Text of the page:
China Box Office: A Record Set, A Scandal Brews, and Accounting Rules Change

After three chaotic days of five wide-release Chinese New Year (CNY) films jockeying for the hearts and wallets of Chinese moviegoers, a clearer picture of the holiday’s box office winners and losers has begun to emerge.

Journey To The West: The Demons Strike Back (西游伏妖篇)

Journey To The West: The Demons Strike Back (西游伏妖篇), a sequel to the massive 2013 hit Conquering the Demons, was quickest out of the gate, and the combination of Tsui Hark as director, Stephen Chow as producer, and a story familiar to Chinese audiences of all ages propelled the comedy to an all-time single day record at the box office on its opening Saturday and a three-day total of RMB 728 million ($105.9 million).

After Saturday’s smashing debut, local pundits were quick to draw comparisons to The Mermaid. After three days, however, The Demons Strike Back is already lagging behind The Mermaid’s RMB 770 million ($117.4 million) and that difference will continue to widen throughout the rest of the holiday.

In the end, The Demons Strike Back will likely gross just over half of The Mermaid’s RMB 3.39 billion ($526.8 million) total.  The biggest culprit? Audience reception and word of mouth. Culling together average user ratings from China’s major online film portals (Douban, Maoyan, Gewara, and Mtime), The Demons Strike Back scored just 6.9/10 compared to The Mermaid’s 8.0/10.


Average User Ratings for 2017 CNY Releases

Boonie Bears: Entangled Worlds6.
Kung Fu Yoga5.
Journey To The West: The Demons Strike Back5.
Buddies In India3.

Additionally, against its own competition, The Demons Strike Back’s user scores average close to the bottom of the year’s CNY wide releases (See chart above), and that will cause the film to lose its dominant screen share in the coming days.

And while no one should scoff at a final tally in the vicinity of RMB 1.8 billion ($260 million), after record-setting pre-sales and opening day numbers, The Demons Strike Back could have reached greater heights with a more positive reception.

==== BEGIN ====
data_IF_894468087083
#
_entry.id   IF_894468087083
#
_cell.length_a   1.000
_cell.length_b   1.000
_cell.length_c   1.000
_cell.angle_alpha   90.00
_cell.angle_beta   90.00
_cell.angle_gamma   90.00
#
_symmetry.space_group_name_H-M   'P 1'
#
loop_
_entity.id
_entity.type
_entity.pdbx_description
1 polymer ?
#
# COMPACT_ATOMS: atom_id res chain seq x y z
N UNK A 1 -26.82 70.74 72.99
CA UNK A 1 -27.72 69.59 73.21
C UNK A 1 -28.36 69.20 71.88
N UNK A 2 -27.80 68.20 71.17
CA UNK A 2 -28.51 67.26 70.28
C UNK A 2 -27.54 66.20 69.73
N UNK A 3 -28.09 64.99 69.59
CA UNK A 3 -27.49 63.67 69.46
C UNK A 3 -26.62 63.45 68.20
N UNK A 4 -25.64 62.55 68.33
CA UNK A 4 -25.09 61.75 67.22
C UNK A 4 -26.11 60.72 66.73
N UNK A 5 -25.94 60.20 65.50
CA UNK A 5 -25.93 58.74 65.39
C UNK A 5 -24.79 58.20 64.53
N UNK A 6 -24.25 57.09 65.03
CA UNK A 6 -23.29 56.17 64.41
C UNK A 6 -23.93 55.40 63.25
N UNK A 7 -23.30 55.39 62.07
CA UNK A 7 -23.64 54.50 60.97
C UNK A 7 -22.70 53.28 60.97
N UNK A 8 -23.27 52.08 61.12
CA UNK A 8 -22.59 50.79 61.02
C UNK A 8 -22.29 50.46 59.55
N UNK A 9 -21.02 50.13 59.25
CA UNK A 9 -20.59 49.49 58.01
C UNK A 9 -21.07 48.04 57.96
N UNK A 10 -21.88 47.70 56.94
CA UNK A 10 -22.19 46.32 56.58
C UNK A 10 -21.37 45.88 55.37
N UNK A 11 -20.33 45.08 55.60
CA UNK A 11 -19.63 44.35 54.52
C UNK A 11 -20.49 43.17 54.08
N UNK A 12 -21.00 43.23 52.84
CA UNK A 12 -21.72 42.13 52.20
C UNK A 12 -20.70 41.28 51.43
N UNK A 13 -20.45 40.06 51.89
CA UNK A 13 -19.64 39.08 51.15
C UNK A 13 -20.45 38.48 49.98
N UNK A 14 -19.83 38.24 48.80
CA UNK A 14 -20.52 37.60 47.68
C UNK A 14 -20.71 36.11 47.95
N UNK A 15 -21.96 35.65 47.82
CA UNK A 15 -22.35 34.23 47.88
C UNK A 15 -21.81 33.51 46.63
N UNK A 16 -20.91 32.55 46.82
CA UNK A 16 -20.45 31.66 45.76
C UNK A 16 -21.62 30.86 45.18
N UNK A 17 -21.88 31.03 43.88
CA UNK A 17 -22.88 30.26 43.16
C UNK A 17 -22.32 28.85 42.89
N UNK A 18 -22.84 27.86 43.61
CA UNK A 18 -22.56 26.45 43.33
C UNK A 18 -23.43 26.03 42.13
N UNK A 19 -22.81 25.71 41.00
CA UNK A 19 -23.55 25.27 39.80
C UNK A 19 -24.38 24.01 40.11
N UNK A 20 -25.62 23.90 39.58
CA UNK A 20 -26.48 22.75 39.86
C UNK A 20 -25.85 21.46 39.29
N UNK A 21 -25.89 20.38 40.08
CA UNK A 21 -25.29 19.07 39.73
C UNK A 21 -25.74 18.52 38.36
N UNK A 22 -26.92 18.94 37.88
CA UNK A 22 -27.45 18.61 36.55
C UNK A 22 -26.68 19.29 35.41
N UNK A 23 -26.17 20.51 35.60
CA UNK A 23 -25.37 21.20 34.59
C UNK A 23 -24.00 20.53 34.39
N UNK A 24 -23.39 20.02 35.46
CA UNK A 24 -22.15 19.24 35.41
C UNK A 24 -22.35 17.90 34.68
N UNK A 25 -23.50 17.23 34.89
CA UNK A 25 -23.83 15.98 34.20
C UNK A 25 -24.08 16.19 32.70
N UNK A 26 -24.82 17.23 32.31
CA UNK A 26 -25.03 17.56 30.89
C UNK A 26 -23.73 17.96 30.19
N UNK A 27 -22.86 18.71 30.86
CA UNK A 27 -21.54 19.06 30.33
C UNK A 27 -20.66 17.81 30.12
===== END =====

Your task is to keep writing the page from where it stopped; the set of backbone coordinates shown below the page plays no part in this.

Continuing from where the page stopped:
Kung Fu Yoga (功夫瑜伽)

Conversely, the Jackie Chan-starring Kung Fu Yoga (CFI review here) is on the rise thanks to surprisingly strong word of mouth. A $65 million China-India coproduction, hoping to capture both markets, Kung Fu Yoga debuted in third place on its opening Saturday behind both The Demons Strike Back and the freewheeling kung fu comedy, Buddies In India, but quickly leapfrogged to second place and is projected to take the top spot on Tuesday and throughout the rest of the holiday. The film has now grossed RMB 390 million ($56.7 million) in three days.

Unfortunately, Kung Fu Yoga’s coup looks like something to file under “all is maya,” as its reported earnings are drawing accusations of fraud. Data from Maoyan’s real-time box office tracking app indicates Jackie Chan’s Sparkle Roll (Yaolai) Cinema Line, which operates 49 cinemas across 19 Chinese cities, allotted nearly 40 percent of Saturday’s showtimes to Kung Fu Yoga, hugely disproportionate to its 17 percent nationwide average. This manipulation in box office receipts follows hot on the heels of Chan and Sparkle Roll’s recent collaboration on Railroad Tigers, which exhibited similarly shady numbers.

Last March, after the box office scandal involving the distributors of Ip Man 3, Chinese officials threatened a swift crackdown on subsequent parties caught in the act, but the emergence of evidence pointing first to Wanda and now Sparkle Roll rigging the system without suffering even a wrist-slap, creates the possibility for future such manipulation and calls into question the whole system’s integrity.